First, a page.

What a lot of people run into when they are considering performing an intervention on a family member or loved one is basically a fear that they will surprise their family member or loved one or that their attempt to help will not be well received at all. This is a legitimate concern to say the least, but not something that should be so concerning and worrisome that it stops the family members and loved ones from actually confronting the addict and trying to do something about the addiction problem.
This is truly the right approach to take. For any family that has had to deal with addiction within their circle, there is no doubt whatsoever that addressing the problem with addiction intervention is the right route to go. However, that does not mean that it will be at all easy or at all pleasant in any way. In fact, just the opposite is usually the case.
The Fear of Ambushing a Loved One
Here is the true grit on the situation. The bare bones truth of the matter is that crisis interventions for drug and alcohol abuse are now becoming more needed and necessary than ever before. Studies have now shown to us that in recent years that the current percentage of American drug and alcohol addicts who are NOT willing to seek out drug and alcohol addiction rehabilitation numbers are as high as a full ninety percent. The erroneous concept that one can just, “deal with his or her addiction,” is more prevalent than it ever was before, making the vast majority of the addicted populace feel as though they do not need rehab at all, and that they don’t really have a problem, to begin with, either.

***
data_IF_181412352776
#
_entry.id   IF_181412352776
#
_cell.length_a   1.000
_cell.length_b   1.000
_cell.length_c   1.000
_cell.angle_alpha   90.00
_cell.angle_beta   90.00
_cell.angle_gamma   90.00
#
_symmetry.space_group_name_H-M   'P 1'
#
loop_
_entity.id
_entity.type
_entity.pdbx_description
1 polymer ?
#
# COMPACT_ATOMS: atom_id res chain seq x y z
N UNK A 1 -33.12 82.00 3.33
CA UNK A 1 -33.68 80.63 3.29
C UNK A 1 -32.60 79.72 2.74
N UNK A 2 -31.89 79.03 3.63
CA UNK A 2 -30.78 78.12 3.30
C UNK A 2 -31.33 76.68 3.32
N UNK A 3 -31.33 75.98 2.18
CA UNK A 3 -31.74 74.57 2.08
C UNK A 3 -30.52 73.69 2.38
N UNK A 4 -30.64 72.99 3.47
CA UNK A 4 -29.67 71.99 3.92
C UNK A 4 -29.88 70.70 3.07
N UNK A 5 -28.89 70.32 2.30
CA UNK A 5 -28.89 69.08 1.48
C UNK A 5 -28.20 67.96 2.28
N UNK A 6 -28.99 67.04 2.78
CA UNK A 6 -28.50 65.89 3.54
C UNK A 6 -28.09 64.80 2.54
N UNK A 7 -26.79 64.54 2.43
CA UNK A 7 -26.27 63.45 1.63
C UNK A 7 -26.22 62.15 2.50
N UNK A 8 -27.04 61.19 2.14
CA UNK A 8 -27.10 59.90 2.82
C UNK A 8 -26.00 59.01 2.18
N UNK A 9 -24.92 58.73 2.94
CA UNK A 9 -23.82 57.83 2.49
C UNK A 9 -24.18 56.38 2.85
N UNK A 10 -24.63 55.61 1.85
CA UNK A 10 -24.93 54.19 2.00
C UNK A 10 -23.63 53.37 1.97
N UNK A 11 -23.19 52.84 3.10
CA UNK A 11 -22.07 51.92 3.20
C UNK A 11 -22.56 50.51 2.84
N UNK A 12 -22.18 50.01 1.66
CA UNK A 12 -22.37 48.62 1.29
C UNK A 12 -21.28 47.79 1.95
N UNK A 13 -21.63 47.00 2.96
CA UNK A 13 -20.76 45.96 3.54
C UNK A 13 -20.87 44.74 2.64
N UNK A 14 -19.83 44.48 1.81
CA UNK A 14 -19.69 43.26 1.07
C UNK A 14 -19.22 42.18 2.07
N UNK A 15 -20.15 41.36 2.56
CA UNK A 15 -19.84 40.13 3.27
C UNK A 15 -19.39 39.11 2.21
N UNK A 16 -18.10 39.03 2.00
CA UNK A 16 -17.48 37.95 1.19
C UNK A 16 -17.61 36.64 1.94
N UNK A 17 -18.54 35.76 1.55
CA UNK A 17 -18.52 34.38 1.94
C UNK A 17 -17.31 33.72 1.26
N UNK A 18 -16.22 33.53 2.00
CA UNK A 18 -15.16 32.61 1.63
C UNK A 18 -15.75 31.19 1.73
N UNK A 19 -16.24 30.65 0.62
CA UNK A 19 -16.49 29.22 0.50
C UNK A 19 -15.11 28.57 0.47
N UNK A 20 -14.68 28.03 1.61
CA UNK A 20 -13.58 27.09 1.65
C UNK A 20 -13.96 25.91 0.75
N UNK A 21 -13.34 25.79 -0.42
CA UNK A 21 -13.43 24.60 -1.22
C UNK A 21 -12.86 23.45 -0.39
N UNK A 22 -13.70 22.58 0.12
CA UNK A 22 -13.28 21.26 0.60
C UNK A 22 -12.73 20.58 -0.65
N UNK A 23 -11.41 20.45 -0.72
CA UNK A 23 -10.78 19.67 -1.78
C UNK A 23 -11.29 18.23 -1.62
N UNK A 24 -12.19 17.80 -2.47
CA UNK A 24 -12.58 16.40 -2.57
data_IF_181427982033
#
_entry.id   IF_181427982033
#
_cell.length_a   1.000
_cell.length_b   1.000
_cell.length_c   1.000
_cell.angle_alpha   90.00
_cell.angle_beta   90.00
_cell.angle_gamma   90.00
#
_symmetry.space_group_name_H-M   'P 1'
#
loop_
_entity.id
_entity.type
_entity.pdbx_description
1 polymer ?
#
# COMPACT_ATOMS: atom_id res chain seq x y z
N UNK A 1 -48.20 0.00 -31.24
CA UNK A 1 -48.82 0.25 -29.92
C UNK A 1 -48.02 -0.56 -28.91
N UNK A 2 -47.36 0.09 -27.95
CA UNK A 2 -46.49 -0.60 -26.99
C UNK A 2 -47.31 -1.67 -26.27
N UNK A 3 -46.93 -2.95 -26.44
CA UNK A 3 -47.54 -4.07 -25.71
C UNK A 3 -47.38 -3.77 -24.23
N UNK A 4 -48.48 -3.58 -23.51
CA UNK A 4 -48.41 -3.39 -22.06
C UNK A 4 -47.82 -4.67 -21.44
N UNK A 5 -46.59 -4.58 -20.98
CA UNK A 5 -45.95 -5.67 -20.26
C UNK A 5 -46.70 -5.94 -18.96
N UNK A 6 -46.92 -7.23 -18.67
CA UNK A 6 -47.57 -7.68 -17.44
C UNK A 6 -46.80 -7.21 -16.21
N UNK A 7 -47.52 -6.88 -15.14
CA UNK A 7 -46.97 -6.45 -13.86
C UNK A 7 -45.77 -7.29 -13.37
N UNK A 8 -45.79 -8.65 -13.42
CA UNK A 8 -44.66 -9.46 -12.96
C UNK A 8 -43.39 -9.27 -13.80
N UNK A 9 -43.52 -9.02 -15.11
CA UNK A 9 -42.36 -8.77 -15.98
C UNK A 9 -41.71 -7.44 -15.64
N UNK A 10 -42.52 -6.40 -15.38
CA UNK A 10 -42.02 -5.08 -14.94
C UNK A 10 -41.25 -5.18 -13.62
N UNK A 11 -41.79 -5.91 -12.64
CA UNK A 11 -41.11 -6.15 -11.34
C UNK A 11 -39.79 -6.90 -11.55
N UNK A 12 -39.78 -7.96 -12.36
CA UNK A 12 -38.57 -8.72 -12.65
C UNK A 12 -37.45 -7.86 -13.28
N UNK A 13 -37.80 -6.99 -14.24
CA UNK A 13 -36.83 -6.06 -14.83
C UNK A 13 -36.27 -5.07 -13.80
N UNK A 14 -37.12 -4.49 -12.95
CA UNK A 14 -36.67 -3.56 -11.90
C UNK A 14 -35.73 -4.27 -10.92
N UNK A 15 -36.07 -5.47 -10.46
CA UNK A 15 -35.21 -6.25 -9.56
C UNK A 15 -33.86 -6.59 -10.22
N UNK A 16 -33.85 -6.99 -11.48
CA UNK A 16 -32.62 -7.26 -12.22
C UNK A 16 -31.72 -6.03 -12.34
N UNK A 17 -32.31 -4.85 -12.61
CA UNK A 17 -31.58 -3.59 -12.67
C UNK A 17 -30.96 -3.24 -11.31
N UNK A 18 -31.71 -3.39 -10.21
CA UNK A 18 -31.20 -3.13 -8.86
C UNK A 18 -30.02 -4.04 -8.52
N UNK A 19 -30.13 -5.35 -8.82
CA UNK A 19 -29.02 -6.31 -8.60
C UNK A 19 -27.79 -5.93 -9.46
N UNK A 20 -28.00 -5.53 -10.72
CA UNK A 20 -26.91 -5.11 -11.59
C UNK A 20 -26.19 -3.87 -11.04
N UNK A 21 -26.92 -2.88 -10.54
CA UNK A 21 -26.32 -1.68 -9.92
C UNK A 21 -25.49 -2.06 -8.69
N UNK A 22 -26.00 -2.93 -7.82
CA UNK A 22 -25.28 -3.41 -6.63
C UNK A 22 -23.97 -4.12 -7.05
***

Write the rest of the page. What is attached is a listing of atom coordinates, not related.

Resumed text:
Tough right? With a mentality like this lodged firmly in the head of an addict, it can make confronting them and trying to intervene on them pretty daunting. That is totally understandable, but that is not a good reason to not at least try to do something about the problem before the addict takes his or her own life with his or her addiction.
How to Prevent the Ambush
You want your intervention first and foremost to be gentle, kind, and lead with the love a family has for itself and for its members. While you don’t want to define a family; you do want to allow yourself to choose the voices that matter in the life of your loved one to join a family meeting. When you choose the right people, your loved one will never feel ganged up on, ambushed, bullied, or like they don’t have a choice and a voice in the conversation that ensues during an intervention.
In your intervention, you need to insist that everyone be treated with respect and dignity. Remember, the whole process is very collaborative and it involves the whole family, and it needs to involve them without blame, shame or guilt too. Together you want to invite your loved one to participate in his or her own recovery process.
Always remember too that some kind of intervention is better than no intervention. Keep in mind that this is the life of a family member or loved one that we are talking about here, and is not something to be taken lightly by any means. This life could be snuffed out in a heartbeat because of their addiction, and that is exactly why it is your job to jump into the situation and to do whatever you have to do to make sure that your loved one gets the help that they need to beat their addiction and come out winning in the long run. It is a worthy effort to do this, and it is worth the risk of heartbreak and loss that can occur along the way.